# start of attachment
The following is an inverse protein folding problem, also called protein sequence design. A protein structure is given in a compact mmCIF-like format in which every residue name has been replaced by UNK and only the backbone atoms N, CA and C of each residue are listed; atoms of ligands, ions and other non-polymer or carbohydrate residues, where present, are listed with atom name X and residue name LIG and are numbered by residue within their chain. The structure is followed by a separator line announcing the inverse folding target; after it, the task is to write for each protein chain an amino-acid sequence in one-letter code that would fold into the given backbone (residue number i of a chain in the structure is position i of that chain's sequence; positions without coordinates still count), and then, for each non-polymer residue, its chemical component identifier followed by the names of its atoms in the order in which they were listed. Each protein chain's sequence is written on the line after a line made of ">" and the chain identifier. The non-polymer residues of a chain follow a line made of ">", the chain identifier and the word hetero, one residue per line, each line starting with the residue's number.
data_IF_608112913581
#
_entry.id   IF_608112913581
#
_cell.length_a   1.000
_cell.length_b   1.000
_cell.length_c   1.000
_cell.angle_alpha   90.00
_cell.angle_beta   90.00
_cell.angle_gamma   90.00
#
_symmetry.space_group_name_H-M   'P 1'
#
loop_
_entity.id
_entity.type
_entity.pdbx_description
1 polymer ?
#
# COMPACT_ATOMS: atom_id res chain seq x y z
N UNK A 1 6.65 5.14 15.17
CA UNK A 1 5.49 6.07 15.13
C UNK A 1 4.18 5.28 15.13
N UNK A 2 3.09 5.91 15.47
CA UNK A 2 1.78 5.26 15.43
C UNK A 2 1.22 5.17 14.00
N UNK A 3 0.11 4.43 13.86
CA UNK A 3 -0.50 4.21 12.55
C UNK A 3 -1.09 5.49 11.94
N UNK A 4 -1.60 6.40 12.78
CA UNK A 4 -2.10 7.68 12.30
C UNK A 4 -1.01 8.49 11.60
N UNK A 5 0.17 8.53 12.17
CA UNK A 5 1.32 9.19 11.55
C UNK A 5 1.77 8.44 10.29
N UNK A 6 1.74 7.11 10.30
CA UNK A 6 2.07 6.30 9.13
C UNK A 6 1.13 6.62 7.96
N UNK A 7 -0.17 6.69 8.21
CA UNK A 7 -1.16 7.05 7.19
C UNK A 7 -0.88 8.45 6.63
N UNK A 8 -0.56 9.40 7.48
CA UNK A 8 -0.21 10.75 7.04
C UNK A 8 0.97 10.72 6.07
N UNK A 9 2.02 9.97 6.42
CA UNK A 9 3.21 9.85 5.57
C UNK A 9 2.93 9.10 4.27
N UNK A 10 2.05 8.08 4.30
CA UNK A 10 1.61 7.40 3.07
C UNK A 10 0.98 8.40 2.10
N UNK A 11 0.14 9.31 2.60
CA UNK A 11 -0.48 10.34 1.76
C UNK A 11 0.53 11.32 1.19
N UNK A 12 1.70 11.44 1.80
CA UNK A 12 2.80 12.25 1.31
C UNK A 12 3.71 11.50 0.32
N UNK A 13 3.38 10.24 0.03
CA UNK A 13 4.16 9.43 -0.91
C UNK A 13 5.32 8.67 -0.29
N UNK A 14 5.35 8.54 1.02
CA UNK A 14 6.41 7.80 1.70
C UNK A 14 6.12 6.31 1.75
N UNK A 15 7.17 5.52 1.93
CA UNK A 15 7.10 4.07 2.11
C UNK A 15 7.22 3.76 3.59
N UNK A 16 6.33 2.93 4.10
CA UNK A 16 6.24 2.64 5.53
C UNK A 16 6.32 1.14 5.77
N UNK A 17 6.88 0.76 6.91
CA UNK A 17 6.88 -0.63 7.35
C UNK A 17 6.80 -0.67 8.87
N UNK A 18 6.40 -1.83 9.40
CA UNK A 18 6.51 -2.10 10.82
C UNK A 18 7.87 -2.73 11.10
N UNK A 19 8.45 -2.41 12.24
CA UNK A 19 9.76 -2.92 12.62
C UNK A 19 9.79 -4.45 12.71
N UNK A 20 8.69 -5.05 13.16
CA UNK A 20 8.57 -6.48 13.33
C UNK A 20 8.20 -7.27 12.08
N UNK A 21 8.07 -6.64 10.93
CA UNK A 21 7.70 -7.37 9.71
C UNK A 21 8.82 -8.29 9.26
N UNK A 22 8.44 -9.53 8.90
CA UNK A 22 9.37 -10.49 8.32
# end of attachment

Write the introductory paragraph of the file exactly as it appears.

The following is an inverse protein folding problem, also called protein sequence design. A protein structure is given in a compact mmCIF-like format in which every residue name has been replaced by UNK and only the backbone atoms N, CA and C of each residue are listed; atoms of ligands, ions and other non-polymer or carbohydrate residues, where present, are listed with atom name X and residue name LIG and are numbered by residue within their chain. The structure is followed by a separator line announcing the inverse folding target; after it, the task is to write for each protein chain an amino-acid sequence in one-letter code that would fold into the given backbone (residue number i of a chain in the structure is position i of that chain's sequence; positions without coordinates still count), and then, for each non-polymer residue, its chemical component identifier followed by the names of its atoms in the order in which they were listed. Each protein chain's sequence is written on the line after a line made of ">" and the chain identifier. The non-polymer residues of a chain follow a line made of ">", the chain identifier and the word hetero, one residue per line, each line starting with the residue's number.